The Myanmar government on Tuesday pledged to crack down on the Arakan Rohingya Salvation Army a day after the Muslim militant group ended a temporary unilateral cease-fire in northern Rakhine state.
“The government declared ARSA a terrorist organization and is working on an investigation to find links to the terrorists,” Zaw Htay, director-general of State Counselor Aung San Suu Kyi’s office, told RFA’s Myanmar Service, referring to the group’s deadly attacks on police outposts on Aug. 25 and the military counteroffensive that led to a massive Rohingya exodus into Bangladesh.
“We are working to secure the region and coordinating with the Bangladeshi government on this issue, but we can’t say much about it to the media,” he said.
ARSA declared a monthlong cease-fire on Sept. 9 to allow humanitarian aid into the region, but it has accused the government of blocking much of it.
When asked if the government believes that ARSA will carry out other attacks, Zaw Htay said officials are assuming that the group will strike again because it is engaging in terrorism in northern Rakhine.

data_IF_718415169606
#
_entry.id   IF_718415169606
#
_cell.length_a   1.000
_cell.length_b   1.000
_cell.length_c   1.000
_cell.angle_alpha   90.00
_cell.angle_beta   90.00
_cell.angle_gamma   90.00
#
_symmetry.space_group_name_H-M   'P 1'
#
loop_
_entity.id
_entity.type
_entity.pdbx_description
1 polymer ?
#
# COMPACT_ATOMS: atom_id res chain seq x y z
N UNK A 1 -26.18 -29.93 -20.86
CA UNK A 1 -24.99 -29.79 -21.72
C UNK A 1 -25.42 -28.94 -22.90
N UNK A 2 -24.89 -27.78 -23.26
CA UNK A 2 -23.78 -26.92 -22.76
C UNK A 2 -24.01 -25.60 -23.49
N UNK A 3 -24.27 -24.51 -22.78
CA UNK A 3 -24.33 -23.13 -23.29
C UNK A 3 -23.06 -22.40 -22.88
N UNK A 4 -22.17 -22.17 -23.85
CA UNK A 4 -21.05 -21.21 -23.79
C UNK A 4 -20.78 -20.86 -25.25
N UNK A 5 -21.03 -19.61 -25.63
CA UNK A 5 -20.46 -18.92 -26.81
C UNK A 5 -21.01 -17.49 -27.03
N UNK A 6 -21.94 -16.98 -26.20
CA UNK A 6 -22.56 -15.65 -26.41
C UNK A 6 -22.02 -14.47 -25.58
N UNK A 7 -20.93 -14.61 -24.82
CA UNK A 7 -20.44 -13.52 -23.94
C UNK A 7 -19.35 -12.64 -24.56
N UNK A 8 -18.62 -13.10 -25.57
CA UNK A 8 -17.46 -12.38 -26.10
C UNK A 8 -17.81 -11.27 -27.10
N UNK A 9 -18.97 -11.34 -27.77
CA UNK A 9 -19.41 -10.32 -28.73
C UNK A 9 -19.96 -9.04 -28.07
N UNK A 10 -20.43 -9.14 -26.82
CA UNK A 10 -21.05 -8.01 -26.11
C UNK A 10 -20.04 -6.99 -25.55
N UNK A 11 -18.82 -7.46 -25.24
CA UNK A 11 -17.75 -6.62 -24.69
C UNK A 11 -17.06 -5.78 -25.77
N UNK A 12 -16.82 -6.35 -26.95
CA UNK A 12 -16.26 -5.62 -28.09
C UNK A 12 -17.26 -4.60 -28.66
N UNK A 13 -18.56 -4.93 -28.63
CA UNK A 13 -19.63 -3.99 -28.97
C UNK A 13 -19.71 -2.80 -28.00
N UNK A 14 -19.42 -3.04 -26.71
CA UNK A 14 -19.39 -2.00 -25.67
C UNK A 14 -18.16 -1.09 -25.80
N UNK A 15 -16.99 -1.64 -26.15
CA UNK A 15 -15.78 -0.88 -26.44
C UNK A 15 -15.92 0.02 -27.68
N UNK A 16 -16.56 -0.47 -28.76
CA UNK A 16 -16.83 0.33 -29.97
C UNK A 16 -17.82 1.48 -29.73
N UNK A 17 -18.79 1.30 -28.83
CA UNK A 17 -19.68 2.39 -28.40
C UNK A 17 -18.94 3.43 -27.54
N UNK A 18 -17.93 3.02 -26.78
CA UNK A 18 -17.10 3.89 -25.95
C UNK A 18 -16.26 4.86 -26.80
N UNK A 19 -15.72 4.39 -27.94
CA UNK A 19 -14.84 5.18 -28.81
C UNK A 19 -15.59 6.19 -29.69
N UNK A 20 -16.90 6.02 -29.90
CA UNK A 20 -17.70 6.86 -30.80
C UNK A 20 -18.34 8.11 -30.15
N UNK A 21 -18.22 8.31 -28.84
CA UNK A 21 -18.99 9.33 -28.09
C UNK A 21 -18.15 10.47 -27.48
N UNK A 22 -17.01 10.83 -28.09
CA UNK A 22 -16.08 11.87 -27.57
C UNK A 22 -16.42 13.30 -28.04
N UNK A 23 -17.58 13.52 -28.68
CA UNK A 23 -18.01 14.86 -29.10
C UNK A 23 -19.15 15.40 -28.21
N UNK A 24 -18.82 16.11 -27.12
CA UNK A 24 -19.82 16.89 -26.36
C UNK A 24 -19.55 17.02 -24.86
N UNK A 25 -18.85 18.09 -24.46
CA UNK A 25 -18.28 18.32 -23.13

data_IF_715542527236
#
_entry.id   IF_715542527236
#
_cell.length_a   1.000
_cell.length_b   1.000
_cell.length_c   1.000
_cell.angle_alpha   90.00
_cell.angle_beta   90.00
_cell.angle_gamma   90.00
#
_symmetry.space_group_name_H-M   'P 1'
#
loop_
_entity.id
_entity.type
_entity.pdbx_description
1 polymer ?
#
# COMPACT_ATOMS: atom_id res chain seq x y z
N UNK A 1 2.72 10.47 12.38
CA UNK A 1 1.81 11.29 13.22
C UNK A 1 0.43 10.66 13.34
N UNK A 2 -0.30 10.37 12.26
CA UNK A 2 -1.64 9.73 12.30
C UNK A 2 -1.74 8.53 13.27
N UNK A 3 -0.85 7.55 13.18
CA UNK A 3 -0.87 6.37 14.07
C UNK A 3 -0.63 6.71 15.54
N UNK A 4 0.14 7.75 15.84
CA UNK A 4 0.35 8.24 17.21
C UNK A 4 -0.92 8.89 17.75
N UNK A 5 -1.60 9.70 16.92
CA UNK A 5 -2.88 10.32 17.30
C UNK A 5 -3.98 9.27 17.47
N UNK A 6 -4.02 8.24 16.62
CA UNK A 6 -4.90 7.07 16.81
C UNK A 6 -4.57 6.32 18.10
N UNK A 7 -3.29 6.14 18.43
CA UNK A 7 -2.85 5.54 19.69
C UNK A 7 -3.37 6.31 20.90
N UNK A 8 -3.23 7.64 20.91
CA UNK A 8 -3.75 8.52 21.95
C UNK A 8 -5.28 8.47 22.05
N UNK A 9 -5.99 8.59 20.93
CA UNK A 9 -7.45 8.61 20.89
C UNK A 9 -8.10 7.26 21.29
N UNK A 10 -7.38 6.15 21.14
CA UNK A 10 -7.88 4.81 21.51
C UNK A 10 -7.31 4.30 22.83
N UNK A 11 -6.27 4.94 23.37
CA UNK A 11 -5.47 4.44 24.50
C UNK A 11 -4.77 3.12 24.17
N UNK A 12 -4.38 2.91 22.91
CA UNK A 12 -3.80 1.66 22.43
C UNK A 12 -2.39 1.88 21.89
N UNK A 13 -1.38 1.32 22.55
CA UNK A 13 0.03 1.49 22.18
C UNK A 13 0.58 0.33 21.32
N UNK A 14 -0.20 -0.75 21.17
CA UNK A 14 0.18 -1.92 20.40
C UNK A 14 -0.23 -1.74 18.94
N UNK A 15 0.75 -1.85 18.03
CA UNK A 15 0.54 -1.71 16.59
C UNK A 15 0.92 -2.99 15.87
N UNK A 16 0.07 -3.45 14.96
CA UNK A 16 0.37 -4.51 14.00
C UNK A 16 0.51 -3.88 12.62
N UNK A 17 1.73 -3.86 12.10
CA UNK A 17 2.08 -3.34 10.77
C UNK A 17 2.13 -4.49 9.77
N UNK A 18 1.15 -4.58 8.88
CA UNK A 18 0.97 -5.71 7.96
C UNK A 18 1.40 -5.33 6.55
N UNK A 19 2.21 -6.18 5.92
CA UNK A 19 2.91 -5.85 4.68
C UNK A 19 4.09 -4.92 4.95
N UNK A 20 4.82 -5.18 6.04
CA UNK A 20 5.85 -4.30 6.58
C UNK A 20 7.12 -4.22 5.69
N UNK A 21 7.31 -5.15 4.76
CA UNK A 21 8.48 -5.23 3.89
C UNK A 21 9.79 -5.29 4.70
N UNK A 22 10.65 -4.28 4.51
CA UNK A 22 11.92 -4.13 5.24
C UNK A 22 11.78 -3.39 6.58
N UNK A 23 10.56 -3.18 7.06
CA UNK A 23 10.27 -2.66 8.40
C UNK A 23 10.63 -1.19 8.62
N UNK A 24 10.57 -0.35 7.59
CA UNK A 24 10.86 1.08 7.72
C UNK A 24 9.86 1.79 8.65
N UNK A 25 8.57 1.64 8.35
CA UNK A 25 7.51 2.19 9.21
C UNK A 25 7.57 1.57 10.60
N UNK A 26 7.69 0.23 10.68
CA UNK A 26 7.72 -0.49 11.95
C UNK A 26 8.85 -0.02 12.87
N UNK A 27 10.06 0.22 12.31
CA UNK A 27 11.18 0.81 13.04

“ARSA is based in the conflict area and has been trying to spread terrorism in the region,” he said. “After its attacks, people fled from the region because of ARSA’s threats and out of concern for their safety.”
Zaw Htay’s statement contradicts accounts from some of the half-million Rohingya Muslims who have fled to neighboring Bangladesh, who say they were pushed out by Myanmar army attacks that included rapes, killings and the burning of villages.
Kyaw Tint Swe, minister of the State Counselor’s Office, on Tuesday met with Rohingya trying to flee to Bangladesh along the border area and tried to dissuade them from leaving Myanmar, Zaw Htay said.
“They [ARSA] want the world to see that a lot of people have to flee, so they are still threatening Muslim people to flee to Bangladesh,” Zaw Htay said. “These terrorists highlighted this point, so that Myanmar received pressure from the international community.”
Kyaw Tint Swe, who was accompanied by a group of foreign diplomats and journalists on a state-sponsored trip, also visited conflict-torn Maungdaw and Rathedaung townships in northern Rakhine.
The minister told the residents of a Muslim community in Rathedaung not to flee, but rather to live peacefully where they are.
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